With statewide supplies improving, the board of directors of the Metropolitan Water District, the water wholesaler for Southern California, voted today to end a mandatory use-reduction program it imposed on its 26 member agencies to combat the drought.
The board, however, continued to stress the need for conservation,
maintaining a Water Supply Alert that calls for water agencies and customers to
continue efforts to reduce their use.
“We join our member agencies and retailers throughout the region in
thanking consumers for their continued water-saving efforts in response to the
record drought,” MWD board chairman Randy Record said. “The fact is that we
would not be taking this action today were it not for the public’s support and
The MWD board last year mandated a 15 percent cut in the amount of water
it supplies to its member agencies — only the fourth time in history the
wholesaler had taken such a drastic action. Under the order, agencies that
exceeded their MWD allocation were forced to pay punitive rates, ranging from
$1,480 to $2,960 per acre-foot of water. An acre-foot is roughly the amount of
water needed to serve two households for a year.
The action came shortly after Gov. Jerry Brown called for a 25 percent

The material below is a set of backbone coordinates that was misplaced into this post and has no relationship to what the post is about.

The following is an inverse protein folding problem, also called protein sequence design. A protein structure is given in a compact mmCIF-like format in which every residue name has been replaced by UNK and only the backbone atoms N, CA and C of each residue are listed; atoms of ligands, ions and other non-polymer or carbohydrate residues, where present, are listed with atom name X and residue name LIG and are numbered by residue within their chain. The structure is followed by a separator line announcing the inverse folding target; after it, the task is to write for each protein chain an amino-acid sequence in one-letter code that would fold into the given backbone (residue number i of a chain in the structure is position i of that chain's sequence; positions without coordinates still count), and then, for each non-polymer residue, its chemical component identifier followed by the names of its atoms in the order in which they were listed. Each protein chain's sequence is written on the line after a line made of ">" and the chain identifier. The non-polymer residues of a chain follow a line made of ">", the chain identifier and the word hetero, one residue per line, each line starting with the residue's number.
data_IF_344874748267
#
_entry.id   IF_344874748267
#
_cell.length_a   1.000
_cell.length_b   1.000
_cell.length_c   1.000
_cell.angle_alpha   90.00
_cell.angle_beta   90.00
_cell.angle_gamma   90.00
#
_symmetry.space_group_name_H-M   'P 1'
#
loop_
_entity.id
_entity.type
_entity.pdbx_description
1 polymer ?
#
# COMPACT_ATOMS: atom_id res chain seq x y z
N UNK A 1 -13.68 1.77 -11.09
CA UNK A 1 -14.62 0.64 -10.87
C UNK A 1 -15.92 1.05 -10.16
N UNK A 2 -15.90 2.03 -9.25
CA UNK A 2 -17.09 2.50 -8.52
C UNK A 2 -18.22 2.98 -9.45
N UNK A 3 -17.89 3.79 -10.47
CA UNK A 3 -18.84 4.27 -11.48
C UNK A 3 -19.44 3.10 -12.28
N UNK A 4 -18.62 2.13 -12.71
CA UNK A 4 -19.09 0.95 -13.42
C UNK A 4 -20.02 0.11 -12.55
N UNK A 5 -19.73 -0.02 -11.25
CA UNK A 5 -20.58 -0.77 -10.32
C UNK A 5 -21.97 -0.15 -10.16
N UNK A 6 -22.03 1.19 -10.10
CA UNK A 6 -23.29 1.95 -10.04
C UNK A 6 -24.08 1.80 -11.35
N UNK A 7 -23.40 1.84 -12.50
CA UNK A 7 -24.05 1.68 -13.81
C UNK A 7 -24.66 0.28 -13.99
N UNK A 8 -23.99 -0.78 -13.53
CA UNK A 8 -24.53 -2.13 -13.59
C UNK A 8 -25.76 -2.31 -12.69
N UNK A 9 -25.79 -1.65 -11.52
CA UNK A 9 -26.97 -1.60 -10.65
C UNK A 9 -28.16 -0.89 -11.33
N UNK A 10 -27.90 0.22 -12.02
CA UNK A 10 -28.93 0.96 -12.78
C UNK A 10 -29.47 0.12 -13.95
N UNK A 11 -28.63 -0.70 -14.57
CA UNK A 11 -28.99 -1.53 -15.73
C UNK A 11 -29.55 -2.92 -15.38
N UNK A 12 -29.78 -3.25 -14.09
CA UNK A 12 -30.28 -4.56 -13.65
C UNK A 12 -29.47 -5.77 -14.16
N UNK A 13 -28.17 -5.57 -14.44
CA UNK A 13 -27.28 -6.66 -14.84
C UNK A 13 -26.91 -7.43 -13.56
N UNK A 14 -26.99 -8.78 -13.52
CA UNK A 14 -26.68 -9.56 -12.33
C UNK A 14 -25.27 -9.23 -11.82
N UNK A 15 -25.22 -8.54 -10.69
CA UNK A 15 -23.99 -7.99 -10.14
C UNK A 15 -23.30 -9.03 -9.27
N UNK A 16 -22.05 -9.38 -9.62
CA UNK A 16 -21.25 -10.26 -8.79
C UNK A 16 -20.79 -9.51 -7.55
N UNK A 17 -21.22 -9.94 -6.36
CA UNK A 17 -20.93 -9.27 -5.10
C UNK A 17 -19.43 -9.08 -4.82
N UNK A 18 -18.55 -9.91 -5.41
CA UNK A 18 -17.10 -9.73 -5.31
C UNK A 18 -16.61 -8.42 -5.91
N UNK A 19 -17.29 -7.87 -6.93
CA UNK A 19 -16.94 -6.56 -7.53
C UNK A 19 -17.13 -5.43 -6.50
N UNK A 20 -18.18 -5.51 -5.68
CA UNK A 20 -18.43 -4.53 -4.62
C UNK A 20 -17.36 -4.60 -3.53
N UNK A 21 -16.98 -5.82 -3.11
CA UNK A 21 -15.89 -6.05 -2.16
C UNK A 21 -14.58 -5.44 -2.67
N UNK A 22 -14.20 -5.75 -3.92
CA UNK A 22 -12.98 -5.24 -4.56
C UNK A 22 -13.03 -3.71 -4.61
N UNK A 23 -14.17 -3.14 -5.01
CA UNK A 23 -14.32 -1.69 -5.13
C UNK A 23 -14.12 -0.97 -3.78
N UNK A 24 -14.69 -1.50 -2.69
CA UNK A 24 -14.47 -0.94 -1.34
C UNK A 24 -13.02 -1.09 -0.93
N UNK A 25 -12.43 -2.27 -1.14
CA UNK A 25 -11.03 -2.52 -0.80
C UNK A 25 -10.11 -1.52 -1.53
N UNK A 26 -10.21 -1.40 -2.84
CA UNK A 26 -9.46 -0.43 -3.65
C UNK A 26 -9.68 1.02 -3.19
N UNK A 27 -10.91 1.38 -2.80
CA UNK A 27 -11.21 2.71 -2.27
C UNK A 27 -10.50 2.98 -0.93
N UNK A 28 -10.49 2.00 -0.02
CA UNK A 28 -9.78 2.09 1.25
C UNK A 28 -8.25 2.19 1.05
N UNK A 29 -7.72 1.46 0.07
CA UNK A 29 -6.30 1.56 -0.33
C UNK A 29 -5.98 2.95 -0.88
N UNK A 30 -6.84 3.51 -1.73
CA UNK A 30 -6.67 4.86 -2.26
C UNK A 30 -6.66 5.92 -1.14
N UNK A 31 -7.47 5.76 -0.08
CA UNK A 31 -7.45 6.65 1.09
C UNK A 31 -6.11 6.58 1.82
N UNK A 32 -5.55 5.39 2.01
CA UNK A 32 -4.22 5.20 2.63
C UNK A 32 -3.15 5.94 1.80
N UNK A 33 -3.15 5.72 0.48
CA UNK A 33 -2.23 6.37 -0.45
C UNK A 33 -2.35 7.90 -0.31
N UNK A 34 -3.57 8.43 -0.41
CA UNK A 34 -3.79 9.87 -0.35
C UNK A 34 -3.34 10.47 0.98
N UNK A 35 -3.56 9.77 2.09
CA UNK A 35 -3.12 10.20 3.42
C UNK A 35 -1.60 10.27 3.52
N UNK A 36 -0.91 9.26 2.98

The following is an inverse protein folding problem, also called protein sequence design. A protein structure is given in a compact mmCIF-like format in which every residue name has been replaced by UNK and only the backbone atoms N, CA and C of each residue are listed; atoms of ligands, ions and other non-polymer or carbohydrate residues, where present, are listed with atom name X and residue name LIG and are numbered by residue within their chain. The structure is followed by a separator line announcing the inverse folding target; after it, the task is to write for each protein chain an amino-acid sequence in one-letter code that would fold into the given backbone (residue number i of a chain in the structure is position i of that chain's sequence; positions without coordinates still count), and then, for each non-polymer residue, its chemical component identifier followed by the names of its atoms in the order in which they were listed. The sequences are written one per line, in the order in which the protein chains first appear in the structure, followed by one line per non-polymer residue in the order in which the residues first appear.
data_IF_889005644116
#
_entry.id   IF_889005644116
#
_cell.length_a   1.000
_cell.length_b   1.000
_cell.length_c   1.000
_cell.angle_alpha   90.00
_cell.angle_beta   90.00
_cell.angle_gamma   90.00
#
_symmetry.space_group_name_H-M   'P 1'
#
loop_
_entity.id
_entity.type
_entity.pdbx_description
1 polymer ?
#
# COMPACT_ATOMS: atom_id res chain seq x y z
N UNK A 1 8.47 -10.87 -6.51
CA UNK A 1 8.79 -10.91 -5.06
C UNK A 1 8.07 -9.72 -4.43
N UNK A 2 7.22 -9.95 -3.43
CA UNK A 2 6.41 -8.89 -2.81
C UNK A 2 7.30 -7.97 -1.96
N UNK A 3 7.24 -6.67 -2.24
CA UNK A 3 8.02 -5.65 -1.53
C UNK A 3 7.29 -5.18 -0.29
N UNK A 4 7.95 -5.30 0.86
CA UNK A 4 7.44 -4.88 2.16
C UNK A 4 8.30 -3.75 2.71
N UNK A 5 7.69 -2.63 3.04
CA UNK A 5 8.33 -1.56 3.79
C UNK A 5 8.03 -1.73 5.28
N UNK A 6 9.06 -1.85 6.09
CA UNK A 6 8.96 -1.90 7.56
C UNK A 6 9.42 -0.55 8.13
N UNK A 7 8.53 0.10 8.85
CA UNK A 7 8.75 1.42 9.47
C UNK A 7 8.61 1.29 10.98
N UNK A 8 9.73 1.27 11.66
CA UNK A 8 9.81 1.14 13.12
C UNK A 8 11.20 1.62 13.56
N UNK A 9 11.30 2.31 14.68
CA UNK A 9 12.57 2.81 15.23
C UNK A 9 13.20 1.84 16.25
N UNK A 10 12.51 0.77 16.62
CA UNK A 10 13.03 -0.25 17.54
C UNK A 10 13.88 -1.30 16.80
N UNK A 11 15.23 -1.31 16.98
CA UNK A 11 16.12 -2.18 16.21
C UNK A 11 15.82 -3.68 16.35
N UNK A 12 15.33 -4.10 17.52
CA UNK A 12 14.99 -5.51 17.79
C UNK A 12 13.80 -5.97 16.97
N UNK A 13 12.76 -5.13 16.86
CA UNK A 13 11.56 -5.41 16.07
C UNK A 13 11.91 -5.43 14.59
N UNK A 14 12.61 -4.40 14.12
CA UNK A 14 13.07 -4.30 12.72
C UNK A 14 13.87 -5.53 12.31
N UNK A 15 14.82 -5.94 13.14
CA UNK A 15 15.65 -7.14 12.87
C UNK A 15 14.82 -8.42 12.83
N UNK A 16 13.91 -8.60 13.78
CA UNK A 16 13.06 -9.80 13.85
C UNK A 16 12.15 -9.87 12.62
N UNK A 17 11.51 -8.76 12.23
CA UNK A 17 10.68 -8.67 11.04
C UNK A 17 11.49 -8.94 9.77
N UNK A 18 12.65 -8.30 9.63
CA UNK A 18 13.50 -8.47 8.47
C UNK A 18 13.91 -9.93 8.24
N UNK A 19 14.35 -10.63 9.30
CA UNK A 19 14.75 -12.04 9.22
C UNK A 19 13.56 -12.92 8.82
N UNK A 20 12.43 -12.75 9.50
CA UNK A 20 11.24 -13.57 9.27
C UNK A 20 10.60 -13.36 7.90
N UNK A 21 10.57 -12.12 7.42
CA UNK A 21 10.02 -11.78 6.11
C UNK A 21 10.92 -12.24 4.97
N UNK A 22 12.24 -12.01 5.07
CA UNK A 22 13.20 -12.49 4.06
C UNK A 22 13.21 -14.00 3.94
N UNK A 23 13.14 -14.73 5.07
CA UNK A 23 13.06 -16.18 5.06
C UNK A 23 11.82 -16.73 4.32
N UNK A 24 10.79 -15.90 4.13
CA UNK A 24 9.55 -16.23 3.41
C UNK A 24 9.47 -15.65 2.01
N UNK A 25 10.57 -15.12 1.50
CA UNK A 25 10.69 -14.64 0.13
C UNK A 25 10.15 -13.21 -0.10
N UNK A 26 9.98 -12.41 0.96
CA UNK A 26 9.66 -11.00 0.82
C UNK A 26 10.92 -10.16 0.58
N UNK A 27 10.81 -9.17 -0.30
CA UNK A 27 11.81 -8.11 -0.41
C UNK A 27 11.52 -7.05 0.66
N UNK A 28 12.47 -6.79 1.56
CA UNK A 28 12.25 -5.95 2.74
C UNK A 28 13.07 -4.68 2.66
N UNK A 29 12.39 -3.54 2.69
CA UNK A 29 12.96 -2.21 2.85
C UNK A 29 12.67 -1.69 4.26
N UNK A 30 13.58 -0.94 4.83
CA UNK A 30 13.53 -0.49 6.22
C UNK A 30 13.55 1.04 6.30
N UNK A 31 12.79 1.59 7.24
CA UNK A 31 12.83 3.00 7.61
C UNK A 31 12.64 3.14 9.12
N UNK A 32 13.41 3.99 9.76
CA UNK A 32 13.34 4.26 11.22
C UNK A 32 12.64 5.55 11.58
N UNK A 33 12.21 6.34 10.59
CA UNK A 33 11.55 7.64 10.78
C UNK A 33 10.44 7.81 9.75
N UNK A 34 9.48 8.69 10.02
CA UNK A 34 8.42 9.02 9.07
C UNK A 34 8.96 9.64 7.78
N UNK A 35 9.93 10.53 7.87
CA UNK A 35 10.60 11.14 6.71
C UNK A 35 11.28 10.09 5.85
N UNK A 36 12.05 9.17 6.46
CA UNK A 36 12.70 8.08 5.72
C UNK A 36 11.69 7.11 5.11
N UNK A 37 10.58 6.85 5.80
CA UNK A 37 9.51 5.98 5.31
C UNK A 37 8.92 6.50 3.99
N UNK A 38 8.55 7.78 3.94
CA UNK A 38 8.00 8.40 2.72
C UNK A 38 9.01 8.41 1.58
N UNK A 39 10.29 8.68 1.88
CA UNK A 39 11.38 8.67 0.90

reduction in water use below 2013 levels in response to the region’s continuing
In a report to the board today, MWD staffers noted that the State Water
Project had increased water allocations to 60 percent of requests, its highest
level in four years. MWD officials also said the agency plans to add water to
its storage systems this year following “three consecutive years of
The district expects to store about 400,000 acre-feet of water this year.
“We might be able to breathe a little easier since the severity of the
drought has eased, but we all need to hold tight to the smart conservation
practices we’ve adopted, like planting California-friendly landscaping, washing
only full loads of laundry, fixing leaks, taking shorter showers and installing
water-efficient devices,” MWD General Manager Jeffrey Kightlinger said.
On Monday, Gov. Jerry Brown issued an executive order to permanently
bans activities such as hosing off sidewalks, driveways and other hard
surfaces; using hoses without shut-off nozzles to wash cars; allowing runoff to
occur when watering lawns; and failing to re-circulate fountain water.
Urban water suppliers like the Department of Water and Power will also
need to provide monthly reports about water use, conservation and enforcement.